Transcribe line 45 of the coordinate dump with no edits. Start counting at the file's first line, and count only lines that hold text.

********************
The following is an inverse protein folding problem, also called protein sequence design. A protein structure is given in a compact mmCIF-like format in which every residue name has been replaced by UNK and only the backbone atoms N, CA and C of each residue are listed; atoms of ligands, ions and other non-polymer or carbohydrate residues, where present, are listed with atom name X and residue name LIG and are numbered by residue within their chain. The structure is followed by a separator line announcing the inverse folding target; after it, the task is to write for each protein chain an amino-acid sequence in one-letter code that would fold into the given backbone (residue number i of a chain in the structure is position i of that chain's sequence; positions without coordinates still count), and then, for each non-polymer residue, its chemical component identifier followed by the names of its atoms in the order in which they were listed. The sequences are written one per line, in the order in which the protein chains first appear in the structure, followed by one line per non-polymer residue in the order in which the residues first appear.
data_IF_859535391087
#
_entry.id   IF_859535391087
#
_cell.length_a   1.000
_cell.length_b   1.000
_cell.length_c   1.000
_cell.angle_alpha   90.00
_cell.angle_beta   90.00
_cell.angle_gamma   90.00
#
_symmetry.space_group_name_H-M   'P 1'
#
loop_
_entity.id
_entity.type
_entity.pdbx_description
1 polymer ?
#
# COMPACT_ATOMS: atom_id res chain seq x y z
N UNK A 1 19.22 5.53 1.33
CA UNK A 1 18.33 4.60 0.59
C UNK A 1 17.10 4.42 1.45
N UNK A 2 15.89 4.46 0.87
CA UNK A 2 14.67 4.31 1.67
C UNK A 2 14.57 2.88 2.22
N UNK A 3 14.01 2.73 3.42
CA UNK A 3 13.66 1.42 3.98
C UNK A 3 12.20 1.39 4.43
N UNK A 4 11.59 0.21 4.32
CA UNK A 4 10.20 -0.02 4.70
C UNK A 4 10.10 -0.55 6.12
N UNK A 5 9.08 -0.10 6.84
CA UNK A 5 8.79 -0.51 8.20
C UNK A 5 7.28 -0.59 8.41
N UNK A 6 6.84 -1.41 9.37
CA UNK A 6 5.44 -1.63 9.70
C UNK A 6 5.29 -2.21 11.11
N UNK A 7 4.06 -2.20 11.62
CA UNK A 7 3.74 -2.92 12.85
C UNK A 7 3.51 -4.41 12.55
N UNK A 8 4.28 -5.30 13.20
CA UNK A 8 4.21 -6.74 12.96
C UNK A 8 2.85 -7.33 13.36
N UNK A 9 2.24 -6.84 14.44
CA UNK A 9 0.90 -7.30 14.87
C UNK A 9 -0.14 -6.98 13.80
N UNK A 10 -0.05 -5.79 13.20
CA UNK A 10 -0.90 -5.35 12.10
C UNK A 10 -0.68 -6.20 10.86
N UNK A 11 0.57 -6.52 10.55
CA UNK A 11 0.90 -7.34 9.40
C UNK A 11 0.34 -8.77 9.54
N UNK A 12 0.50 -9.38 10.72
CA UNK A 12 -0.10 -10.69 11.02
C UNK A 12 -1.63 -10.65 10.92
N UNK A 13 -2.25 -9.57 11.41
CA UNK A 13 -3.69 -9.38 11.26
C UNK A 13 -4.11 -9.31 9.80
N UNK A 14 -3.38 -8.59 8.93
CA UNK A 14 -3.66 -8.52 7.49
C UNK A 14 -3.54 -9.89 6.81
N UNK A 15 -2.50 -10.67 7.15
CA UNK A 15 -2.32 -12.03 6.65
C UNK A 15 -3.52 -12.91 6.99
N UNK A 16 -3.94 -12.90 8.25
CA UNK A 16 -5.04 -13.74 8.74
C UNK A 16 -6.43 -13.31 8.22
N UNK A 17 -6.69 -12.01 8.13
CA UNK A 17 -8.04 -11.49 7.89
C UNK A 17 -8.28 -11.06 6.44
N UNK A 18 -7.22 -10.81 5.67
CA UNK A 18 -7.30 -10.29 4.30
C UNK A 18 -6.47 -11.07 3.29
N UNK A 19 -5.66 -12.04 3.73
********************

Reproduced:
C UNK A 8 2.85 -7.33 13.36